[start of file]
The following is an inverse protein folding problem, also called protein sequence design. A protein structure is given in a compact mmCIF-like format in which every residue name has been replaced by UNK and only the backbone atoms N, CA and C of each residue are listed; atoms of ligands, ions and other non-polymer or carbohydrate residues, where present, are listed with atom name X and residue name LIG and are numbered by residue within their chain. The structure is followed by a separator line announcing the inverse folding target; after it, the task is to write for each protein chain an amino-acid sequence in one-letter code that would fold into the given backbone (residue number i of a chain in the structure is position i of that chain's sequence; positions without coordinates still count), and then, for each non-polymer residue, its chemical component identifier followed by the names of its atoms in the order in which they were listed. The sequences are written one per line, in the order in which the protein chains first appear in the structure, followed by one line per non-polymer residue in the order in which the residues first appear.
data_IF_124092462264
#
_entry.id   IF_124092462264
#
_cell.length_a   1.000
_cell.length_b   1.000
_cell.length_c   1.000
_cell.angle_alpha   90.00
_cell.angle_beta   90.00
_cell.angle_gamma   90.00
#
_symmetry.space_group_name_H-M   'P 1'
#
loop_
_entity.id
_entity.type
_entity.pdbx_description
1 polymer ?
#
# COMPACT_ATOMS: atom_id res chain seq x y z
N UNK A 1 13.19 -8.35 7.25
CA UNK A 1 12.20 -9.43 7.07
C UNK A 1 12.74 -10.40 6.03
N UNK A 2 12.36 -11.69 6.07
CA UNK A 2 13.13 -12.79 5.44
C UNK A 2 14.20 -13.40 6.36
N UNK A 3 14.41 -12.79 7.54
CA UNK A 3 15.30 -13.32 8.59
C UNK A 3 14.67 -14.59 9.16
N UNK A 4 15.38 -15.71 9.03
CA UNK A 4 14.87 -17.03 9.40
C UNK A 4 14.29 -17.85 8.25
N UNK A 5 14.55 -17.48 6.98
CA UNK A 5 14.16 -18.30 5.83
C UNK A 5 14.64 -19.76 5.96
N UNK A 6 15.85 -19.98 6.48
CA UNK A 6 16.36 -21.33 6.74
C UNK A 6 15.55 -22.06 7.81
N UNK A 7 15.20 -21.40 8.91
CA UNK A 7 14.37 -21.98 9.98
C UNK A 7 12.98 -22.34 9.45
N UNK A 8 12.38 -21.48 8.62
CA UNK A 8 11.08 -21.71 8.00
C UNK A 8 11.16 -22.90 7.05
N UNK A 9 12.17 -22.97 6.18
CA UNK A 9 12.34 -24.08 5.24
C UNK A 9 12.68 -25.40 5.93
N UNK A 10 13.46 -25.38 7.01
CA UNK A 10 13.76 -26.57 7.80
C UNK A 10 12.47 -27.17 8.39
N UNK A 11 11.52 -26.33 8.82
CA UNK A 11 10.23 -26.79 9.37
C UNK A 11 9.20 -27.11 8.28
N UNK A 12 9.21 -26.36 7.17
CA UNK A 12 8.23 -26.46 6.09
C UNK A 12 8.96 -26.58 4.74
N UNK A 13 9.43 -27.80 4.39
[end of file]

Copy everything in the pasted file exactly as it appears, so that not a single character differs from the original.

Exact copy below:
The following is an inverse protein folding problem, also called protein sequence design. A protein structure is given in a compact mmCIF-like format in which every residue name has been replaced by UNK and only the backbone atoms N, CA and C of each residue are listed; atoms of ligands, ions and other non-polymer or carbohydrate residues, where present, are listed with atom name X and residue name LIG and are numbered by residue within their chain. The structure is followed by a separator line announcing the inverse folding target; after it, the task is to write for each protein chain an amino-acid sequence in one-letter code that would fold into the given backbone (residue number i of a chain in the structure is position i of that chain's sequence; positions without coordinates still count), and then, for each non-polymer residue, its chemical component identifier followed by the names of its atoms in the order in which they were listed. The sequences are written one per line, in the order in which the protein chains first appear in the structure, followed by one line per non-polymer residue in the order in which the residues first appear.
data_IF_124092462264
#
_entry.id   IF_124092462264
#
_cell.length_a   1.000
_cell.length_b   1.000
_cell.length_c   1.000
_cell.angle_alpha   90.00
_cell.angle_beta   90.00
_cell.angle_gamma   90.00
#
_symmetry.space_group_name_H-M   'P 1'
#
loop_
_entity.id
_entity.type
_entity.pdbx_description
1 polymer ?
#
# COMPACT_ATOMS: atom_id res chain seq x y z
N UNK A 1 13.19 -8.35 7.25
CA UNK A 1 12.20 -9.43 7.07
C UNK A 1 12.74 -10.40 6.03
N UNK A 2 12.36 -11.69 6.07
CA UNK A 2 13.13 -12.79 5.44
C UNK A 2 14.20 -13.40 6.36
N UNK A 3 14.41 -12.79 7.54
CA UNK A 3 15.30 -13.32 8.59
C UNK A 3 14.67 -14.59 9.16
N UNK A 4 15.38 -15.71 9.03
CA UNK A 4 14.87 -17.03 9.40
C UNK A 4 14.29 -17.85 8.25
N UNK A 5 14.55 -17.48 6.98
CA UNK A 5 14.16 -18.30 5.83
C UNK A 5 14.64 -19.76 5.96
N UNK A 6 15.85 -19.98 6.48
CA UNK A 6 16.36 -21.33 6.74
C UNK A 6 15.55 -22.06 7.81
N UNK A 7 15.20 -21.40 8.91
CA UNK A 7 14.37 -21.98 9.98
C UNK A 7 12.98 -22.34 9.45
N UNK A 8 12.38 -21.48 8.62
CA UNK A 8 11.08 -21.71 8.00
C UNK A 8 11.16 -22.90 7.05
N UNK A 9 12.17 -22.97 6.18
CA UNK A 9 12.34 -24.08 5.24
C UNK A 9 12.68 -25.40 5.93
N UNK A 10 13.46 -25.38 7.01
CA UNK A 10 13.76 -26.57 7.80
C UNK A 10 12.47 -27.17 8.39
N UNK A 11 11.52 -26.33 8.82
CA UNK A 11 10.23 -26.79 9.37
C UNK A 11 9.20 -27.11 8.28
N UNK A 12 9.21 -26.36 7.17
CA UNK A 12 8.23 -26.46 6.09
C UNK A 12 8.96 -26.58 4.74
N UNK A 13 9.43 -27.80 4.39